Arkwright's Stanley Mill


  By Exile


  Before  Cliff Richards “Living Doll”

When Abbie Duff and Kenny Paul,

Were apprentices tae Watty Wilks

An’ Hugh Kerr Currie delivered milk,

When chimney sweeps went up on roofs,

An' homosexuals were known as ‘poofs’

When Stanley Mills manufactured cotton,

An’ two World Wars were not forgotten, 

An Daddy Hughes made a’ decisions,

Aboot the school bairns’ education,

Reading, writing, art and geography,

Religious Instruction, PE and history

Through music, domestic and rural science,

The rule of the day was, general compliance,

We recited our ‘tables’, memorised crap,

Rigidly enforced wae’ a broad leather strap,

Middle class academics, who teachers became,

Lacked imagination, and must take the blame,

Yes, memorise poetry like Burns ‘Tae a Mouse’,

Enjoy the exploits of Wallace and Bruce,

But what of the importance of our river Tay,

Or why Stanley is where it is to-day,

When we left  school, far too many,

Were ignorant of Arkwright’s Spinning Jenny,

Academy boys were taught Latin an’ French,

While Secondary boys were taught skills at a bench,

But nobody told us of Arkwrights plan,

Was it because he was an Englishman?

Who had the foresight and the vision,

The strength an' support to make the decision,

To establish a cotton mill on the Tay

And build a village called ‘Stanley’

Nobody told us of the old corn mill,

Which George Dempster owned at the bottom of the hill,

Then in 1784 Richard Arkwright came along,

And bought the whole thing for a song,

By 1790 his design was complete,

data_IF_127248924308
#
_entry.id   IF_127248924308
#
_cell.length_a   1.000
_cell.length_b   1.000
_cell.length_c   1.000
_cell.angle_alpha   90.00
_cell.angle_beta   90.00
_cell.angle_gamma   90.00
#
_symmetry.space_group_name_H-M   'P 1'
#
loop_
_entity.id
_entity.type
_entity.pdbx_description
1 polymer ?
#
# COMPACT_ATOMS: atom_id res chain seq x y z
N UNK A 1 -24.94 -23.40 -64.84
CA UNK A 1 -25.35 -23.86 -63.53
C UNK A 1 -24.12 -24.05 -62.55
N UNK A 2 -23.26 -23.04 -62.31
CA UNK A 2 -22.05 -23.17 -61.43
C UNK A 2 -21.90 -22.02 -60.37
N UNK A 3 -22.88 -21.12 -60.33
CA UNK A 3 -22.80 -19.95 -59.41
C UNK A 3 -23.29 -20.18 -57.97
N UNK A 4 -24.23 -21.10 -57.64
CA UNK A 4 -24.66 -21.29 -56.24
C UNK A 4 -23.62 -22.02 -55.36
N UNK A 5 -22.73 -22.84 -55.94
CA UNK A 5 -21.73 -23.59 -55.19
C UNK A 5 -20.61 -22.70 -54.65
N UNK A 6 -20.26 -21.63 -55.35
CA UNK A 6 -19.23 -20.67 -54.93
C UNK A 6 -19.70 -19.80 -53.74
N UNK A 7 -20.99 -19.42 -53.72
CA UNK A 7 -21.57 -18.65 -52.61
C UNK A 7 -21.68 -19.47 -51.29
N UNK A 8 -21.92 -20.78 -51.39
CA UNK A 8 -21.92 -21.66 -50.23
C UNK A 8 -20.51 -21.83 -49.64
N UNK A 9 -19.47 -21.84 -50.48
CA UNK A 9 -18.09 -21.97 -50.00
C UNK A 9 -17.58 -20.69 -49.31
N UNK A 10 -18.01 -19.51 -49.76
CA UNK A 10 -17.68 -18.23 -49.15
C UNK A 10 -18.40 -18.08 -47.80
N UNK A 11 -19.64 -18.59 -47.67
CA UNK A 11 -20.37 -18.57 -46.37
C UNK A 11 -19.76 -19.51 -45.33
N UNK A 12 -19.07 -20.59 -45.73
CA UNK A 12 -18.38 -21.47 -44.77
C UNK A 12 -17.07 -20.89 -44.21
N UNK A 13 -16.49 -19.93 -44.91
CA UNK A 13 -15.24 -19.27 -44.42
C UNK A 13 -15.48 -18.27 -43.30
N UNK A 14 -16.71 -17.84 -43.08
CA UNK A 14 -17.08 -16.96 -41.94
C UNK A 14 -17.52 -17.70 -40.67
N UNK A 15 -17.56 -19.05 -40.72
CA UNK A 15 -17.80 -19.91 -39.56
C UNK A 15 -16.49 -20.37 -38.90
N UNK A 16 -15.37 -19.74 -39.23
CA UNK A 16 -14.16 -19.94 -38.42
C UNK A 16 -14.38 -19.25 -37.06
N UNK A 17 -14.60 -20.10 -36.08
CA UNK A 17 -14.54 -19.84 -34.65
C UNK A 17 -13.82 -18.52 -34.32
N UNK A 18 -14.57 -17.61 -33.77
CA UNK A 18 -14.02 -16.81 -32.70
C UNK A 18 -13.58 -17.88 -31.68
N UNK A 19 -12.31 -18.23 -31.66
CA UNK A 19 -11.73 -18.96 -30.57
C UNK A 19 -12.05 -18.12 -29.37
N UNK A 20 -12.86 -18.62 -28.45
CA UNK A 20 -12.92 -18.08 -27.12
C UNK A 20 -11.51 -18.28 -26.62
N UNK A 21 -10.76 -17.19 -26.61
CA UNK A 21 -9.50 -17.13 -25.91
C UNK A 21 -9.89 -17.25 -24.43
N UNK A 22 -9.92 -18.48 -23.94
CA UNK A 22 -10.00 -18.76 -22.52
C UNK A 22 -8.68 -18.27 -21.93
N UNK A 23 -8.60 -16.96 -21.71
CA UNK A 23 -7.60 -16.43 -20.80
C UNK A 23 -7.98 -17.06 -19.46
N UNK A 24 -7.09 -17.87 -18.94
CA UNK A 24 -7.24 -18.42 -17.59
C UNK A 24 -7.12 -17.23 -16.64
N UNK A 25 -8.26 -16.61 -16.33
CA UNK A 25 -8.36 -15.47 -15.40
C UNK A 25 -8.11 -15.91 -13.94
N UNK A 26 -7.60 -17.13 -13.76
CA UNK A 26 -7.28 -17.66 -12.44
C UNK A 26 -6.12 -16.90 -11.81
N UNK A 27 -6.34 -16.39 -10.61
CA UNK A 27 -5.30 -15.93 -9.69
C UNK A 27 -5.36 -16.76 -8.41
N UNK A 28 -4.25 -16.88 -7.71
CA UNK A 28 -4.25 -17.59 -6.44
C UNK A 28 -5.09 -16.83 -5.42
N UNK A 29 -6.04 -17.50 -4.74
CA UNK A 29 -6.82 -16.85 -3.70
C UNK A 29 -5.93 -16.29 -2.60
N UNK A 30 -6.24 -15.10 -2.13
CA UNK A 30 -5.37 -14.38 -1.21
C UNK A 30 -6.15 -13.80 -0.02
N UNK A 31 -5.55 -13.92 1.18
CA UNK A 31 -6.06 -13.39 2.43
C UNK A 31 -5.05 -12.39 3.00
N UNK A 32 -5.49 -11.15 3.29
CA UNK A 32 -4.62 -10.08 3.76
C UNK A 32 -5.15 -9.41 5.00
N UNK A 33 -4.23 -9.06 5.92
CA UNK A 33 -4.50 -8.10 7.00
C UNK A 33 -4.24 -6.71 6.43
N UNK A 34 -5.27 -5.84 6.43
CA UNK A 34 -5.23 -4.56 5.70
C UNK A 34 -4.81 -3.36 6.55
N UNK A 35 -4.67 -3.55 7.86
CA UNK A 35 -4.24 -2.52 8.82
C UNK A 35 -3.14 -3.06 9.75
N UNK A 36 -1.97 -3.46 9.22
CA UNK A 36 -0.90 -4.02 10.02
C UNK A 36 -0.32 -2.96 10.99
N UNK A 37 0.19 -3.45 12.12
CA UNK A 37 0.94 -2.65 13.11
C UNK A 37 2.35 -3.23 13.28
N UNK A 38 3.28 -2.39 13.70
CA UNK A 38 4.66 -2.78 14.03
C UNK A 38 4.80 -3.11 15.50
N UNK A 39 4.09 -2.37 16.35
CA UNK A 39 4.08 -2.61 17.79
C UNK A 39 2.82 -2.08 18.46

With an underground water tunnel of 800 feet,

Innovative, inventive, revolutionary and grand,

The biggest industrial complex in all of the land,

Starting wae Bell Mill at the bottom o’ Well Brae,

Then East Mill and Mid Mill, the history books say,

Scotland’s Industrial Revolution began at this site,

Thanks to the genius of Sir Richard Arkwright

  And nobody told us that at the top of the brae,

A grid pattern village which is still there to-day,

Was built on land owned by the fourth Duke of Atholl,

Previously mixed woodland and grazing for cattle,

Designed by James Stobie, the Marquis’s factor,

Named after Lady Stanley, the 1st Dukes benefactor,

So sadness befalls me to think of this plight,

Those middle class teachers who always seemed right,

But lacked imagination, suppressed it in others,

Promoted the dim, with well connected mothers,

An’ did they suppose we knew the Mill's history,

Revolutionary genius, successes and misery,

Surviving the hardship of Napoleonic wars,

The cotton famine, industrial laws,

The Mill interned bodies, in atrocious conditions,

Child labour, exploitation, poverty, malnutrition,

What absorbing ingredients went into the pot,

What stories went untold of Arkwright’s great plot,

So to a’ Stanley people, the young and the old,

Remember this great human story, that never was told.